Tony Perry had a scoop! It was 1982, and as City Hall reporter for The San Diego Union he revealed that Police Chief Bill Kolender wasn’t running for mayor, “a big deal at the time.”
Marcia McQuern, his editor, called Perry into the office. Instead of an anticipated attaboy, he was read the riot act.
Perry, who last week exited daily journalism when he took a buyout from the Los Angeles Times, recalls McQuern’s words: “[Editor] Jerry Warren says you are putting secret messages in your stories to embarrass him in front of his friends — and you have to stop it!”
In a wink of sympathy, McQuern added: “Now you see what I’m up against?”
Perry replied: “You can tell Jerry there will be no secret messages in any story I do.”
This week, Perry shared memories of a storied 44-year career that took him from a tiny Davis daily in the early 1970s to Riverside and then the morning San Diego Union until his final move to the Los Angeles Times in June 1987, where he won a Pulitzer and became a frequent guest on the KPBS “Editors Roundtable.”
Like dozens of others in the Tribune Publishing family of newspapers, Perry left on his own terms. But he also was prepared for a return to Mission Valley and his former employer.
“I talked to [U-T Editor] Jeff Light for a half-hour on the phone,” he said Tuesday in a lunchtime chat at a deli in his longtime home of Encinitas. “Found him to be very cordial.”
He also spent a couple hours one Sunday at Saint Tropez Bistro & Beyond on Highway 101 talking with “delightful” U-T topic editor Hieu Tran Phan about what kinds of stories he’d be doing at the Union-Tribune (but with L.A. Times pay and benefits).
“I was kind of excited,” Perry said. “I had some ideas in mind. But I had to wait to see what the buyout was.”
The terms were too good to ignore: a year’s severance pay for his 28 years of service. Since he was planning to retire at 70 anyway, the “voluntary separation” deal put him only a few months short. (Perry turns 69 in February.)
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How did he manage to survive earlier layoffs and buyouts at the Times, which struggled through bankruptcy and roller-coaster management?
“Some of it was dumb luck,” he says. “Some of it was productivity.” But his reputation as a general assignment reporter showing up for work every day and able to take any assignment was key.
He called it “willingness to do windows,” even covering the Chargers in their 1-15 season of 2000.
“You’d be surprised — still to this day — there are some people who think [that] unless they’re doing a 60-inch feature story, they’re being abused,” he says.
Perry also may have benefited by avoiding headquarters combat. “I don’t think I’ve walked through the doors of the Los Angeles Times two dozen times in 28 years.”
Donning a helmet and flak jacket
Instead, Perry went to war on a different front.Over 10 years, starting in 2002, Perry reported seven times from Iraq and seven times from Afghanistan, usually joining the Camp Pendleton-based 1st Marine Division.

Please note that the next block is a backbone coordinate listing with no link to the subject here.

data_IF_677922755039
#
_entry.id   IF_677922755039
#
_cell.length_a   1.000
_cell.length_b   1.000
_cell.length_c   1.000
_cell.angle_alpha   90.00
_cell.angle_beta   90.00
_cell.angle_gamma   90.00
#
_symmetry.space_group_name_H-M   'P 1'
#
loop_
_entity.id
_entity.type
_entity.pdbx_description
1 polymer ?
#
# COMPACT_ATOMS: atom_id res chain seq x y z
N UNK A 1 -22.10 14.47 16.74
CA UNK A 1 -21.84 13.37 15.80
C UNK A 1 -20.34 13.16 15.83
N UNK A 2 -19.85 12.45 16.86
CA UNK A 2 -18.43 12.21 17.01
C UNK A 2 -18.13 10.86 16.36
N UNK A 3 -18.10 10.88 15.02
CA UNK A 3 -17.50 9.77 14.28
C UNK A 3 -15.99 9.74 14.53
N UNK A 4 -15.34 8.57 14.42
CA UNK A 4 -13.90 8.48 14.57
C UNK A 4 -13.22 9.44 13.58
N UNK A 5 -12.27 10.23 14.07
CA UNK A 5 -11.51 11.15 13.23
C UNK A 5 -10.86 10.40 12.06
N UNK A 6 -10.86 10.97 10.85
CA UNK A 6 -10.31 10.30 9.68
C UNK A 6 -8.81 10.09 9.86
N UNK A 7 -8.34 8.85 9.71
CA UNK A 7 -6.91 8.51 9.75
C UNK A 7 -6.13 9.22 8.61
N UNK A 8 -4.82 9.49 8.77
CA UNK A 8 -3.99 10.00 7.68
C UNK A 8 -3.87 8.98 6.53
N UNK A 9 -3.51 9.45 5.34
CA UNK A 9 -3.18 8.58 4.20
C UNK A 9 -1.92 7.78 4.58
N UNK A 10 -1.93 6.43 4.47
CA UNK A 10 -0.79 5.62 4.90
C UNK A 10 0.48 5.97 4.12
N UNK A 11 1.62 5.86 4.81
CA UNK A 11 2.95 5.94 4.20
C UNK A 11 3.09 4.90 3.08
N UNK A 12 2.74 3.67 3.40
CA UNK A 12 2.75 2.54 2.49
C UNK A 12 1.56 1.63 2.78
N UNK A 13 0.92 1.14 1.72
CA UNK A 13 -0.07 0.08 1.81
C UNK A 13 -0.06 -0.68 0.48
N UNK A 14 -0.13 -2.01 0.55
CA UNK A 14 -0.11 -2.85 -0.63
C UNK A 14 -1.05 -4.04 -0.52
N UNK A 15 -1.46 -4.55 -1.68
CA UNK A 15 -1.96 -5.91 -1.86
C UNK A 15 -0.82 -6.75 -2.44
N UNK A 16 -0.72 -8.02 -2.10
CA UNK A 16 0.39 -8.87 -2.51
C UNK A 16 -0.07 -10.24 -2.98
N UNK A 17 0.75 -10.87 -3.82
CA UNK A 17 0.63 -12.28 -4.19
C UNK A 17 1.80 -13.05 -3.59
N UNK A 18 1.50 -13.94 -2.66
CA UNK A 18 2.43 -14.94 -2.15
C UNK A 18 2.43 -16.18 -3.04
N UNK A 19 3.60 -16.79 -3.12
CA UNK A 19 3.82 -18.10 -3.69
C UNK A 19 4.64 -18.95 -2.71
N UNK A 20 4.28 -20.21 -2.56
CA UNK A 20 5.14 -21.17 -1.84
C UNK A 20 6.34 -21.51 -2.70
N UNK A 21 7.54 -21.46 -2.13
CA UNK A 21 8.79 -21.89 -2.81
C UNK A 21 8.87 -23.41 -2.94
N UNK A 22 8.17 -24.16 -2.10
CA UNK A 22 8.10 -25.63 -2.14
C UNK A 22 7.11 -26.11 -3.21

“When 50,000 people from your community … get up, move halfway around the world and get involved in the most important story in the world — if you don’t go with them [as the local bureau chief], what the hell are you in business for?”
His Mideast separations from his journalist (and later CareFusion copywriter) wife, Ann, and their two sons averaged six weeks. They included a three-month trip on the eve of the Iraq invasion (“jumping from 5-star hotel to 5-star hotel”).
In his late 50s and early 60s, he was one of the world’s oldest journalists in the Mideast combat zones.
“I was ‘embed’ before it was cool,” he says, “as Dolly Parton did not say.”
Living in tents in brutal conditions and operating near insurgents, Perry “handled” himself correctly and became a “piece of furniture” among the young Marines. “They’ll say anything in front of you.”
He suffered as well — spending a week at an Iraqi field hospital in 2004 where he was treated for exhaustion and heat ailments. (He blames himself for not walking 100 yards to fetch a bottle of water.)
Most of all, he told the stories of young men experiencing combat, interviewing them one day and writing about their deaths the next.“Every time I could quote one of those young men (and women), I considered it: That’s what I’m there for — not to parcel out the [geopolitics].” He traveled to hometowns across the country, sometimes talking to grieving families as well.
Then and now, Perry says he’s been “absolutely agnostic” on the Iraq War — whether it was justified. “I dodge it when it comes up at parties.”
Declining to take sides
That applies to his views on other issues. Even when given the opportunity to vent on current events, now that he’s a civilian, he declines.
“You do [journalism] for as long as I did it, your opinions are of no significance — and also there’s corporate rules against it,” he says. “You boil it out of yourself.”
On politics, “my opinions are just as ill-formed as everyone else’s.” (He’s been a registered Republican, he says, since changing parties in the 1980s to vote for a GOP candidate for U.S. Senate he liked. But he voted for President Obama in 2012 after casting a ballot for John McCain in 2008.)
Or he simply begs off.